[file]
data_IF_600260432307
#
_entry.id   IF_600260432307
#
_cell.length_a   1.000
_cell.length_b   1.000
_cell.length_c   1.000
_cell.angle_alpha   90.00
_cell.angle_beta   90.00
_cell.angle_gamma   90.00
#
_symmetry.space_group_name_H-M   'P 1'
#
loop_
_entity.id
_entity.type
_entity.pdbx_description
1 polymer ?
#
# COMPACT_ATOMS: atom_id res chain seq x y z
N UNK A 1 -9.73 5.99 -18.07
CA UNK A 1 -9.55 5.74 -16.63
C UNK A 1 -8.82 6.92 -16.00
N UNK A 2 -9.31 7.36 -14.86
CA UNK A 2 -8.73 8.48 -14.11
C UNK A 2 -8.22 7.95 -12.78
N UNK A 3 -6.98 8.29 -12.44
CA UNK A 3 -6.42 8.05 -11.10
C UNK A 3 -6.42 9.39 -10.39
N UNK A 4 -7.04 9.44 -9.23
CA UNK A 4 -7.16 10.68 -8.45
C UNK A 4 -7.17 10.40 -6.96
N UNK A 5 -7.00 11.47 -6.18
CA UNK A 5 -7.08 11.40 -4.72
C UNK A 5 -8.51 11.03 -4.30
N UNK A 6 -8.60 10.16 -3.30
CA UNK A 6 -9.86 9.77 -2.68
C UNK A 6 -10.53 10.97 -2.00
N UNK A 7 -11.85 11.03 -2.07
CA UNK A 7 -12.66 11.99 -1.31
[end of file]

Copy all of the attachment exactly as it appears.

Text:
data_IF_600260432307
#
_entry.id   IF_600260432307
#
_cell.length_a   1.000
_cell.length_b   1.000
_cell.length_c   1.000
_cell.angle_alpha   90.00
_cell.angle_beta   90.00
_cell.angle_gamma   90.00
#
_symmetry.space_group_name_H-M   'P 1'
#
loop_
_entity.id
_entity.type
_entity.pdbx_description
1 polymer ?
#
# COMPACT_ATOMS: atom_id res chain seq x y z
N UNK A 1 -9.73 5.99 -18.07
CA UNK A 1 -9.55 5.74 -16.63
C UNK A 1 -8.82 6.92 -16.00
N UNK A 2 -9.31 7.36 -14.86
CA UNK A 2 -8.73 8.48 -14.11
C UNK A 2 -8.22 7.95 -12.78
N UNK A 3 -6.98 8.29 -12.44
CA UNK A 3 -6.42 8.05 -11.10
C UNK A 3 -6.42 9.39 -10.39
N UNK A 4 -7.04 9.44 -9.23
CA UNK A 4 -7.16 10.68 -8.45
C UNK A 4 -7.17 10.40 -6.96
N UNK A 5 -7.00 11.47 -6.18
CA UNK A 5 -7.08 11.40 -4.72
C UNK A 5 -8.51 11.03 -4.30
N UNK A 6 -8.60 10.16 -3.30
CA UNK A 6 -9.86 9.77 -2.68
C UNK A 6 -10.53 10.97 -2.00
N UNK A 7 -11.85 11.03 -2.07
CA UNK A 7 -12.66 11.99 -1.31